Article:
First let’s break this principle down and see what it really means and then let’s talk about how to deal with it.

There are 4 ideas embedded in the PM’s dream:

  1. Welcoming changing requirements in general
  2. Welcoming changing requirements even late in development
  3. Harnessing change
  4. Customer’s competitive advantage

These ideas come from the grim realization that requirements are going to change, at any stage of the development process, and there isn’t a damn thing you or any process can do about it. We can pretend that we have control over change. We can ask business owners and product managers to sign an iron-clad contract but Mother Nature and Murphy’s Law are not going to stop working on our plans.

Given that change is inevitable we can either hate it or love it or just deal. If this principle was written from the hating change POV it would read “Abhor changing requirements, especially late in development…” On the other hand if the authors of the Agile Manifesto loved change the principle would have read “Encourage changing requirements, the later the better…”

“Welcoming changing requirements” is a positive way to deal with a problematic issue in the same way that many cultures have a tradition of adopting strangers. It’s a smart coping mechanism and recognition that shit happens.

Why do Agilists welcome change and not run the other way and lock the door? Because they are confident that Agile process and policies are setup to withstand change. They have accounted for change in the Agile process and thus change is not going to do much damage to the overall big picture.

Agilists also recognize, according to this principle, that they can “harness change”. Agilists can guide change instead of being driven by it. That’s a pretty tall order but with the right process, one that assumes the inevitable, Agilists take advantage of the opportunities that change creates. Change is where true competitive advantage comes from! Not from a carefully designed, well executed plan, but from a process that gives customers the chance to quickly capitalize on changing market conditions. Wiggle room beats precision any day of the week.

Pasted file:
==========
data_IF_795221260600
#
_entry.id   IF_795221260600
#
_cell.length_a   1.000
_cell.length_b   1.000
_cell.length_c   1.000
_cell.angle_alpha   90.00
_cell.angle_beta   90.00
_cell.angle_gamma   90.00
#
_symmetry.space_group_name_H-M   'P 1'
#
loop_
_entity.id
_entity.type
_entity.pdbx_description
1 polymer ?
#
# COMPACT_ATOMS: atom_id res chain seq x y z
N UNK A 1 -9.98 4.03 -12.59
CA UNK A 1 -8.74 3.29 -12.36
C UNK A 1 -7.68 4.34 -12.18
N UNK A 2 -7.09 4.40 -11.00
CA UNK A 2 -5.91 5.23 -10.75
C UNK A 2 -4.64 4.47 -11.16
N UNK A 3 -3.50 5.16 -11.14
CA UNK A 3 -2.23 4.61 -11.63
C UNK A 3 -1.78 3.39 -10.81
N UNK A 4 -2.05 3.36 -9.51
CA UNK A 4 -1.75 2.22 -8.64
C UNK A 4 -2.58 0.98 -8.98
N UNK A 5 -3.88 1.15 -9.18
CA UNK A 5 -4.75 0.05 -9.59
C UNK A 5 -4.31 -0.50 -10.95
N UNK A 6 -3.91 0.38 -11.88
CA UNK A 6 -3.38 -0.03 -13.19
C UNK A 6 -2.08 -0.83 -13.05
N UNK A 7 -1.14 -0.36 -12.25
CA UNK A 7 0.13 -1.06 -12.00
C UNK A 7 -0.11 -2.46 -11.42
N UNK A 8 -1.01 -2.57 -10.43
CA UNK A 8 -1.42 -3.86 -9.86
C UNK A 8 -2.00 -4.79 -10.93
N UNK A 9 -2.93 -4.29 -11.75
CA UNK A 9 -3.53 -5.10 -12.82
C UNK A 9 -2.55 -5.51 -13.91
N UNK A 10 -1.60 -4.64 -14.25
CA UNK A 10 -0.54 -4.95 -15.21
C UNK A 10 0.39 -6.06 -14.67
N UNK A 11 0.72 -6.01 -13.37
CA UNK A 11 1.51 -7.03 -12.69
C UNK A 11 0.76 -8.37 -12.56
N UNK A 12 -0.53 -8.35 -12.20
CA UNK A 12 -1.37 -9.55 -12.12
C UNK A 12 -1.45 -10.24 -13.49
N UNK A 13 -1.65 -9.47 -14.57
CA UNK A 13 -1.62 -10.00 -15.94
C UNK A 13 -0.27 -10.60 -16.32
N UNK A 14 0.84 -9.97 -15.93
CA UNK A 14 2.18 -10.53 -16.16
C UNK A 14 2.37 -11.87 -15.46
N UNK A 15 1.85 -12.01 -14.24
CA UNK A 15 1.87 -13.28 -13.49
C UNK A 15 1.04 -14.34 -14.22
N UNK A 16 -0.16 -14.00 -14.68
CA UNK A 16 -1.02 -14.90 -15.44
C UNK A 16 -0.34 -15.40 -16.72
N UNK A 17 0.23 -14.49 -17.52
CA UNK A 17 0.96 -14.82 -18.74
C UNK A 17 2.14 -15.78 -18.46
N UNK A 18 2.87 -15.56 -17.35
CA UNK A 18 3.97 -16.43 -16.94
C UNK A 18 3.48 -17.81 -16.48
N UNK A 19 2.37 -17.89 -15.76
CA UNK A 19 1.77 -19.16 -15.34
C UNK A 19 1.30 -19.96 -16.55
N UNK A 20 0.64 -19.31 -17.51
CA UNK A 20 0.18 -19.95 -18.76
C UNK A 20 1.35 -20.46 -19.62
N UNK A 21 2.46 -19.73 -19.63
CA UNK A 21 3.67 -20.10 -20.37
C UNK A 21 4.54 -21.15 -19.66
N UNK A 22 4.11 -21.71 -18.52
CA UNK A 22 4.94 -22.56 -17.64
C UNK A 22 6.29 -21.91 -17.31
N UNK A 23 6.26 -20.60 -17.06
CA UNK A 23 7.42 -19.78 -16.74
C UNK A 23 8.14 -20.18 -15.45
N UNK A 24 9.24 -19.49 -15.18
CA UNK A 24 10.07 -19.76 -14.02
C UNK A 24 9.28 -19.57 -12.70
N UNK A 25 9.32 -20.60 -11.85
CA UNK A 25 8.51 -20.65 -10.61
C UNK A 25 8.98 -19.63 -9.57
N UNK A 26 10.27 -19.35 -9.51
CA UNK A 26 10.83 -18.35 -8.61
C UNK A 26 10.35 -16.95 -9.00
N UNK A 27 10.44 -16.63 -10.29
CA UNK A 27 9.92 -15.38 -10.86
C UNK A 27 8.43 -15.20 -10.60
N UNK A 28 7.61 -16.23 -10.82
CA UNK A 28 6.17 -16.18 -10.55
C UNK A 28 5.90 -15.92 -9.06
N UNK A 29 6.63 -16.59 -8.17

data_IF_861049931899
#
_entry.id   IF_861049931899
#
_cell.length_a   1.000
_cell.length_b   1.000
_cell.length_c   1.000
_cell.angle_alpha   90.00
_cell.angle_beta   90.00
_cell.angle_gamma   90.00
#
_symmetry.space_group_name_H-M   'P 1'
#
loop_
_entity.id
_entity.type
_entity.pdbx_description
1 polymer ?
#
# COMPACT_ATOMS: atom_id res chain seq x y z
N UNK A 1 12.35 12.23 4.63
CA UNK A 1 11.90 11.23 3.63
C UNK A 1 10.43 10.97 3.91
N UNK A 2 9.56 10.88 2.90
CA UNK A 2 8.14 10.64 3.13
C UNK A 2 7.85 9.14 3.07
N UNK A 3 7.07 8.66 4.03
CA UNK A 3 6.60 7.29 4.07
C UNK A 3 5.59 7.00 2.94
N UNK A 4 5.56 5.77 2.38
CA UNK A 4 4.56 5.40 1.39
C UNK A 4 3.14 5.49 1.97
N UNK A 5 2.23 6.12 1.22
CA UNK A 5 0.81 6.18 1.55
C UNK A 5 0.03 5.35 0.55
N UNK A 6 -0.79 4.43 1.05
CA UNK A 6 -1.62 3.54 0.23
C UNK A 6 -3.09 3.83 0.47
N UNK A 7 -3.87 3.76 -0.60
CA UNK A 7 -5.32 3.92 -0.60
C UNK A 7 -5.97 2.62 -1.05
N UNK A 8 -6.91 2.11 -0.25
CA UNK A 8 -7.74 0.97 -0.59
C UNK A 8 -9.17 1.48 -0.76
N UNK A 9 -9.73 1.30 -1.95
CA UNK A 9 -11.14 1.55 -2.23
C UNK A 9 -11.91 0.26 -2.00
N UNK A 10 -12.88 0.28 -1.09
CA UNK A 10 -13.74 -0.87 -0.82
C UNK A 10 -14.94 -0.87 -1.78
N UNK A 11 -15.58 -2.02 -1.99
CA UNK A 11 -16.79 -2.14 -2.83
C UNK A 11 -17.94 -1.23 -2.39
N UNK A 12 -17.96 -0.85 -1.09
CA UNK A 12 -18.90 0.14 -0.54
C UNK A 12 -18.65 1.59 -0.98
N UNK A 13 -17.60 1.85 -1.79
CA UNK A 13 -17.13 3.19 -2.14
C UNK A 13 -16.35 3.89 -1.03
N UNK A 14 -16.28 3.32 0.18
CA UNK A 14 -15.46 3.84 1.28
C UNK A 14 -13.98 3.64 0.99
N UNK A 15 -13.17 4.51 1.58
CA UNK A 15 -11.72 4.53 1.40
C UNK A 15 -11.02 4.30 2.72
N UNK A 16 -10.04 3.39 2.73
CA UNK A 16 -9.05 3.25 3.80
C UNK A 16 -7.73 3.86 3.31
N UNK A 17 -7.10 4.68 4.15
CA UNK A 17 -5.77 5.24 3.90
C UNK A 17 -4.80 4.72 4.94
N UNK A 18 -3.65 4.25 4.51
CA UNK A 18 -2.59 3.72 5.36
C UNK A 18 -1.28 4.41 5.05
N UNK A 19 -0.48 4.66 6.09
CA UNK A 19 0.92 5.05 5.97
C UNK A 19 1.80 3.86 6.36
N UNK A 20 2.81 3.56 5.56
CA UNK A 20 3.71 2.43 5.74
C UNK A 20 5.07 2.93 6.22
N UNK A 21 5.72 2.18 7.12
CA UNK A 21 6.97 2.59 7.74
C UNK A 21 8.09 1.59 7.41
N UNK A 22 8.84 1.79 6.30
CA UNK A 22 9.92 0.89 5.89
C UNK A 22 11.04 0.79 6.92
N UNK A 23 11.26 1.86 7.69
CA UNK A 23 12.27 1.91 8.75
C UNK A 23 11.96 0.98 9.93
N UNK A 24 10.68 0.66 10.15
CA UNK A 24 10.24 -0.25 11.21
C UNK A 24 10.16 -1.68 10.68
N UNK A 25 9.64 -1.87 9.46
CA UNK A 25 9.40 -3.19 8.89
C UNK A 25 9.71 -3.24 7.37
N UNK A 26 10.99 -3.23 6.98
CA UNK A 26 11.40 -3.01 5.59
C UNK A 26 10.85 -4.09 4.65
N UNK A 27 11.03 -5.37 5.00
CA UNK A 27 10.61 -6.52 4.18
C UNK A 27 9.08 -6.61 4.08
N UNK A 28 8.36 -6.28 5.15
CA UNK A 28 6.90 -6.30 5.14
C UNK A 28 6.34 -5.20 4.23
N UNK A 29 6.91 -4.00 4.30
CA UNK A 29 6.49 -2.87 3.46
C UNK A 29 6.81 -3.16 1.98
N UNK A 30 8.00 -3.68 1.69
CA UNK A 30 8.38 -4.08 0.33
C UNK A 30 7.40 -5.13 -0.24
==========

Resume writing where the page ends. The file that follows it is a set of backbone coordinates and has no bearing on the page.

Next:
Stephen Jay Gould once wrote about how his interest in fossilized snails, from which he would derive many insights about evolution, came about completely by accident. Gould spent his life discovering and teaching how random events lead to advantages that life is able to exploit. That’s agility right there.

Working with Niles Eldredge, Gould popularized the theory that evolution works in cataclysms called punctuated equilibrium: Short periods of sudden change separated by long periods of relative calm. Agilists see a lot of punctuated equilibrium in software development. Everything in the project is going along as planned and then WAMMO! The market changes, a bug appears, or a forgotten requirement emerges! (This is in well run organizations. In poorly run organizations the change is constant and internally generated.)